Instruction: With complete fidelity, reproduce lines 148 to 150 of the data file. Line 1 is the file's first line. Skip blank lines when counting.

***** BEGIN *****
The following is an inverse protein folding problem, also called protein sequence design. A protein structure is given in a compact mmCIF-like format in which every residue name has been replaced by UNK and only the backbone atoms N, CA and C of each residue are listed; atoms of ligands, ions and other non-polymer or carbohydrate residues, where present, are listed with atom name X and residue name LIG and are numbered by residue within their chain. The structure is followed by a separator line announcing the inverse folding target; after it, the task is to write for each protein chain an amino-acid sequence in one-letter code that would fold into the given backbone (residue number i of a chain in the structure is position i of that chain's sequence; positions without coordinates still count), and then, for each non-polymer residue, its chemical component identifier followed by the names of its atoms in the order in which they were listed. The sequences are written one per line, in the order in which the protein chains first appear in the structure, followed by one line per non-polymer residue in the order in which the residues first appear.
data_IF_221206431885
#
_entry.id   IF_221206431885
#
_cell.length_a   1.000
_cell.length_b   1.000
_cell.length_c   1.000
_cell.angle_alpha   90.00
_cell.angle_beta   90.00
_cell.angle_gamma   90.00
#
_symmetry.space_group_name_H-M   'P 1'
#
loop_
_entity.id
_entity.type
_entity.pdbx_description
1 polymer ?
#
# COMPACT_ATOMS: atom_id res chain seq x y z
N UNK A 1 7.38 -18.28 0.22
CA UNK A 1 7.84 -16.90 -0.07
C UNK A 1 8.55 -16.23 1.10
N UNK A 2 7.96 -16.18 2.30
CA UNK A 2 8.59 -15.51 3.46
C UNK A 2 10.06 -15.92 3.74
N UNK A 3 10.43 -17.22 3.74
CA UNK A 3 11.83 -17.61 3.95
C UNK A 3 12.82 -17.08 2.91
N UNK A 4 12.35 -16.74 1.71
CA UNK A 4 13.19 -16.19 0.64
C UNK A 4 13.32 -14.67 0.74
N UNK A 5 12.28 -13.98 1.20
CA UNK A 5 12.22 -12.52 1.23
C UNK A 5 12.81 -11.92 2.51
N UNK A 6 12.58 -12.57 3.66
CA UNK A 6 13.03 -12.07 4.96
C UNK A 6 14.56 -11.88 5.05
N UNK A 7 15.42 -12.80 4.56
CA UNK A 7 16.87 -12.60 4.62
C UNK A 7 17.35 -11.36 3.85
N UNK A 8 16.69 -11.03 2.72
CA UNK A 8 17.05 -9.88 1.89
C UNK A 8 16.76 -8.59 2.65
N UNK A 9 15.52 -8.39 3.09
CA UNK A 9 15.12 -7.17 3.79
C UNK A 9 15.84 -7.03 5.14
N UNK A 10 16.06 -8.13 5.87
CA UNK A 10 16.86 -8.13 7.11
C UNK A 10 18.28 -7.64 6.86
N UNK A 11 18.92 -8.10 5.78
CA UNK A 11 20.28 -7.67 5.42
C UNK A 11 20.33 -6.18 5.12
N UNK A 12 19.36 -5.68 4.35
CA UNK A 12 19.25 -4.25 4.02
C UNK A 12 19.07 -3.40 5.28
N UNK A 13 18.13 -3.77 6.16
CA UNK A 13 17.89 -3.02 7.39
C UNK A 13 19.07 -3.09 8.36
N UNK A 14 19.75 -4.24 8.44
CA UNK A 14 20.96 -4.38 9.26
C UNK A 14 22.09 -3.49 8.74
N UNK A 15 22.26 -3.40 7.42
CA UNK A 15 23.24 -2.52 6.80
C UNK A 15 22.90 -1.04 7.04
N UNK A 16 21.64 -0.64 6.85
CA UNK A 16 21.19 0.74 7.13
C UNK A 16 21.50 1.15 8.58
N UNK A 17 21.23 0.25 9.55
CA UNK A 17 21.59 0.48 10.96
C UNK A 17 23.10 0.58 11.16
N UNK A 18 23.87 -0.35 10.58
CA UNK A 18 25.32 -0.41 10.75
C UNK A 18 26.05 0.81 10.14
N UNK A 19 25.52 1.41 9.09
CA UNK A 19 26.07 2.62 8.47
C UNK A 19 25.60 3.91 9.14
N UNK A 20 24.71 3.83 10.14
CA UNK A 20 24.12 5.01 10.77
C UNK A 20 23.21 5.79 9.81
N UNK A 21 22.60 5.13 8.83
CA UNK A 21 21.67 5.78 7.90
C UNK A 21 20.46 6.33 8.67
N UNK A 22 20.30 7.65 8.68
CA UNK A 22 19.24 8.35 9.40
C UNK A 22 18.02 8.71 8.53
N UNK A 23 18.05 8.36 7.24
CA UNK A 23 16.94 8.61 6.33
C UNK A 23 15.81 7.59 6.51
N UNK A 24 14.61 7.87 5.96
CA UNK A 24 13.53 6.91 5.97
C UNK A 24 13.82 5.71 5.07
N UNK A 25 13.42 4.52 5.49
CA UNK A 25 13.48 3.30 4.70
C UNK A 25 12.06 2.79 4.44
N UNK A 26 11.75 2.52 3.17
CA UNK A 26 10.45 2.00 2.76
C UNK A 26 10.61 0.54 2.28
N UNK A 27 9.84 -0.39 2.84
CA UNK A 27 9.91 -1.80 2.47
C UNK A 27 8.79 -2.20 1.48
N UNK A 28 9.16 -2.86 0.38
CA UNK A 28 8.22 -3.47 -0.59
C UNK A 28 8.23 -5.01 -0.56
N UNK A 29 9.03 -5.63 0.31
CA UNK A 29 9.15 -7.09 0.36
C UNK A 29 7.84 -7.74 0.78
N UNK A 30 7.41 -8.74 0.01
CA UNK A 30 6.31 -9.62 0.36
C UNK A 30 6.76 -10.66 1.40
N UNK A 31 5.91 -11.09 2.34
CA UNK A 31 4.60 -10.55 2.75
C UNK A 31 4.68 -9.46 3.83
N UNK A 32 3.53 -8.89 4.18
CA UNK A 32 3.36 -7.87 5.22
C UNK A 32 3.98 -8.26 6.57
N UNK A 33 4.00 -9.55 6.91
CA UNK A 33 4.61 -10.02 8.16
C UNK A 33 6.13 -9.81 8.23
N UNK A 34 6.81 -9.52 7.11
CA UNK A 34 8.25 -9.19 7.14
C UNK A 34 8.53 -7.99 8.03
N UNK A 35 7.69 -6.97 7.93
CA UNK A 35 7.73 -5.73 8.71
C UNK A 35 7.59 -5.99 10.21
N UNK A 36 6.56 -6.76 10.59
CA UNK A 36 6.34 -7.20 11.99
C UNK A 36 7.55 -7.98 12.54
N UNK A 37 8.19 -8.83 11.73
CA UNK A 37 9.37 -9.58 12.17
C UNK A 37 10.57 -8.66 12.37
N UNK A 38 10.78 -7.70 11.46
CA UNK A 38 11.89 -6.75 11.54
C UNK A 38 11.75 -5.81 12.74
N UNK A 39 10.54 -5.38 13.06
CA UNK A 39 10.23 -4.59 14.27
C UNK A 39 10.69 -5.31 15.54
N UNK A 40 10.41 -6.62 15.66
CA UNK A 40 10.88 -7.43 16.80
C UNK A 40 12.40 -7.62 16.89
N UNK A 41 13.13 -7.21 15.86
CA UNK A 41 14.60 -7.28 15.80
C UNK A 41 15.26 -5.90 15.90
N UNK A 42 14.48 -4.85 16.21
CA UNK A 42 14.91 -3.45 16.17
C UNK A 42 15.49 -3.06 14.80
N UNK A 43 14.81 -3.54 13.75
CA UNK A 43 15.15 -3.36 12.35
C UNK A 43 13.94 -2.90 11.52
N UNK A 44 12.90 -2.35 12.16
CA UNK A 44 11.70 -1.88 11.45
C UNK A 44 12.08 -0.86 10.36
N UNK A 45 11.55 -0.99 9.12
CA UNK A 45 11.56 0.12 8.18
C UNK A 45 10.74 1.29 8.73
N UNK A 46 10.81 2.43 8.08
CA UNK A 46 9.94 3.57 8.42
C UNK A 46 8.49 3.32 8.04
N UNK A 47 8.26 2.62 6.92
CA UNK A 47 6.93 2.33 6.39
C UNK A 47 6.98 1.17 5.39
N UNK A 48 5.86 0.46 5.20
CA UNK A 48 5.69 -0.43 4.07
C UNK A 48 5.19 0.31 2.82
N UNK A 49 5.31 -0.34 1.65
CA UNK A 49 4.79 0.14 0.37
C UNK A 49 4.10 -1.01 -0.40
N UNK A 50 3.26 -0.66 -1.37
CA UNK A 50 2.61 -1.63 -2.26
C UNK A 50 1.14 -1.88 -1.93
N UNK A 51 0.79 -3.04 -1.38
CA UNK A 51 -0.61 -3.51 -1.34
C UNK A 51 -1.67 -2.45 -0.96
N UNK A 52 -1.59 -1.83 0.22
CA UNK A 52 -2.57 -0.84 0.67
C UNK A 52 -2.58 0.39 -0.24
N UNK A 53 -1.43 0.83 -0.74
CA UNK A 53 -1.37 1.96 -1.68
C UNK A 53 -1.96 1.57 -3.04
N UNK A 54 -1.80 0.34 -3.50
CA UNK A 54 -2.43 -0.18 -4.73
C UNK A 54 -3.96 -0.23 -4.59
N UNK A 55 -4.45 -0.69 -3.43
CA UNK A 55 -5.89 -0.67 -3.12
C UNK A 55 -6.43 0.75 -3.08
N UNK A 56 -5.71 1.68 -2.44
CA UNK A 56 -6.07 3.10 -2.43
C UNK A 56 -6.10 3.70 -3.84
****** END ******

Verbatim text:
N UNK A 43 14.81 -3.54 13.75
CA UNK A 43 15.15 -3.36 12.35
C UNK A 43 13.94 -2.90 11.52